Microsoft will shutter its standalone Trustworthy Computing group, folding elements of the unit’s work on security, privacy and related issues into its Cloud & Enterprise Division, and its Legal & Corporate Affairs group.
It’s the latest change related to the company’s new round of layoffs, announced this morning. A spokesman confirmed that an unspecified number of jobs are being eliminated from the Trustworthy Computing group as part of the changes.
As Uber and Lyft battle to beat each other out, it appears investors are looking at a smaller ride-sharing service called Sidecar.
Sidecar announced on Monday that it raised $15 million to help fuel its Shared Rides carpool feature and a bigger expansion throughout the US. The round was led by Avalon Ventures and includes both Union Square Ventures and transportation leader and Virgin founder Sir Richard Branson.
A 5-month-old company in Washington has developed what it calls groundbreaking technology to thwart cyber-attacks before they've been identified - a significant advancement over current systems that react to known threats.
Trouble is, the founder of the company, Keith Alexander, headed the US National Security Agency until March, and his plan to patent the technology is drawing criticism from people who say he's profiting from work he did for the government.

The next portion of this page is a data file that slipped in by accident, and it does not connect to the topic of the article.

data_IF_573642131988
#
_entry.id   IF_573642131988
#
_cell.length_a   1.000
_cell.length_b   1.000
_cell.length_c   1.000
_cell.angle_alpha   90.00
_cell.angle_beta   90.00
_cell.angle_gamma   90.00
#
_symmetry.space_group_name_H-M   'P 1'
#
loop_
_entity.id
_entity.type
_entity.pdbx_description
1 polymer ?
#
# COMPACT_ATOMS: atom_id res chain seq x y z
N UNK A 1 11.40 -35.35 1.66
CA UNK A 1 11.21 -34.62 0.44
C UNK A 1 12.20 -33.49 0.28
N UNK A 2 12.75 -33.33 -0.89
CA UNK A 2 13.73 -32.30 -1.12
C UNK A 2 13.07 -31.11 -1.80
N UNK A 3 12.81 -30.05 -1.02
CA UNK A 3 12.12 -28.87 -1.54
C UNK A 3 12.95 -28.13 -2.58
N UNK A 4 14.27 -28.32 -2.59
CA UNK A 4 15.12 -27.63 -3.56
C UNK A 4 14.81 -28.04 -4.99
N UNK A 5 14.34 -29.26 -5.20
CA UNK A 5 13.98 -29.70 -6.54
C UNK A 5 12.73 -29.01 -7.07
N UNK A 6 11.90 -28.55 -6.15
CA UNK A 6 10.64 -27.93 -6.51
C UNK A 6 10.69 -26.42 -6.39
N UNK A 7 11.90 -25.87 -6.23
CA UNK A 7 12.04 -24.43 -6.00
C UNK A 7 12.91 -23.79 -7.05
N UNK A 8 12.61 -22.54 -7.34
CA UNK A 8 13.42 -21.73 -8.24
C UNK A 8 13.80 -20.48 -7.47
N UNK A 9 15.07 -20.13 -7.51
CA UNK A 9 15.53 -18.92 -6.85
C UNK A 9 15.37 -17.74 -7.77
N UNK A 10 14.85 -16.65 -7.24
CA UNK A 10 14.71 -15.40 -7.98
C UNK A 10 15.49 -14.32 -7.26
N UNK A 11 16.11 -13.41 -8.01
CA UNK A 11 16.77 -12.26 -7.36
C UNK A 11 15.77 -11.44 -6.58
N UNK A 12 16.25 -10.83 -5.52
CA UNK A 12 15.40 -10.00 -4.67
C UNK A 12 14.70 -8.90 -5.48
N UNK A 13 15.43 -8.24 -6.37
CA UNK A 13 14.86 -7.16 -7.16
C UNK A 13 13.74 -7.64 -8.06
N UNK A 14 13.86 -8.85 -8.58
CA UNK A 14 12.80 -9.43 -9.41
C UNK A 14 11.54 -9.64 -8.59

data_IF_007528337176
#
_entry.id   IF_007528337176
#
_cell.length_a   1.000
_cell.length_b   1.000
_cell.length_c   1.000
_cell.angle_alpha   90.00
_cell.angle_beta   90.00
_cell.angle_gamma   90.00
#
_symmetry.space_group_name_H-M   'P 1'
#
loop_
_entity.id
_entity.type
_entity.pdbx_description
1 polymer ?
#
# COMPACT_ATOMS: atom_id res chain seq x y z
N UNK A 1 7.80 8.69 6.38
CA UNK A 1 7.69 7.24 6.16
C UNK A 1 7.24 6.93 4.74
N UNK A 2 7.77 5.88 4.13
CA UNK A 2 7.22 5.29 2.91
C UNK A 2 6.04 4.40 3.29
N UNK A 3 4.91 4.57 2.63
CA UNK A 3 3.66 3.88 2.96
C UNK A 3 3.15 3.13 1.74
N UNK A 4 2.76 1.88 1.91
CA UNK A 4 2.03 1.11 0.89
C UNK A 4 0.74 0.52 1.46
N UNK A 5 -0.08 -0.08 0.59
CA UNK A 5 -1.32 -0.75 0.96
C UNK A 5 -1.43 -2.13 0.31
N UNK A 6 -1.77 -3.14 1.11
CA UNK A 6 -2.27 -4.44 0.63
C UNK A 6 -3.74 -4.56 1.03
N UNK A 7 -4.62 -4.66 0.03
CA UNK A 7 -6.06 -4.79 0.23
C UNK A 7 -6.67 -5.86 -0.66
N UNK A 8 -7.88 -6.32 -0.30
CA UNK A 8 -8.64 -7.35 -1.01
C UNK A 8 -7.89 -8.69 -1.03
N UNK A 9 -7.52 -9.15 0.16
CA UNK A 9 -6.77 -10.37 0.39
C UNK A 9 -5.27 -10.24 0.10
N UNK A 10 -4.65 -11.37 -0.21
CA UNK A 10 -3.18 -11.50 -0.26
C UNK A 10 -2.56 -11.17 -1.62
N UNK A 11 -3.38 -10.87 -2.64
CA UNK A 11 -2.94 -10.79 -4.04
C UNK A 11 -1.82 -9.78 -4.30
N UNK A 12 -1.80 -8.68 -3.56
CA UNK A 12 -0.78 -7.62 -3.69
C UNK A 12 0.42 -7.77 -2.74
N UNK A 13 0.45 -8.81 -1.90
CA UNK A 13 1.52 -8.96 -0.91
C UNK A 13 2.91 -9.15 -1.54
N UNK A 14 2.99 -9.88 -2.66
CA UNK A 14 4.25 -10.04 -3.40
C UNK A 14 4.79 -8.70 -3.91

The Wall Street Journal is reporting that Microsoft is in talks to buy Swedish game developer Mojang, best known for its block-based zombie survival building game Minecraft. Citing a "person with knowledge of the matter," the purchase would value the developer at more than $2 billion.
On the world stage, it is clear who enjoys the starring role in the Internet-sphere. It’s safe to say that the US has given the Oscar-winning performance while Europe has played a distinctly supporting role. Consider this: globally, US-based companies represent close to 67% of the total market capitalization of public Internet companies while European companies account for less than 4% . Britain, Germany and France combined have 15 Internet firms valued at over $1 billion while the US alone has 87. Europe is yet to produce its own champions on the scale of Google, Facebook and Twitter.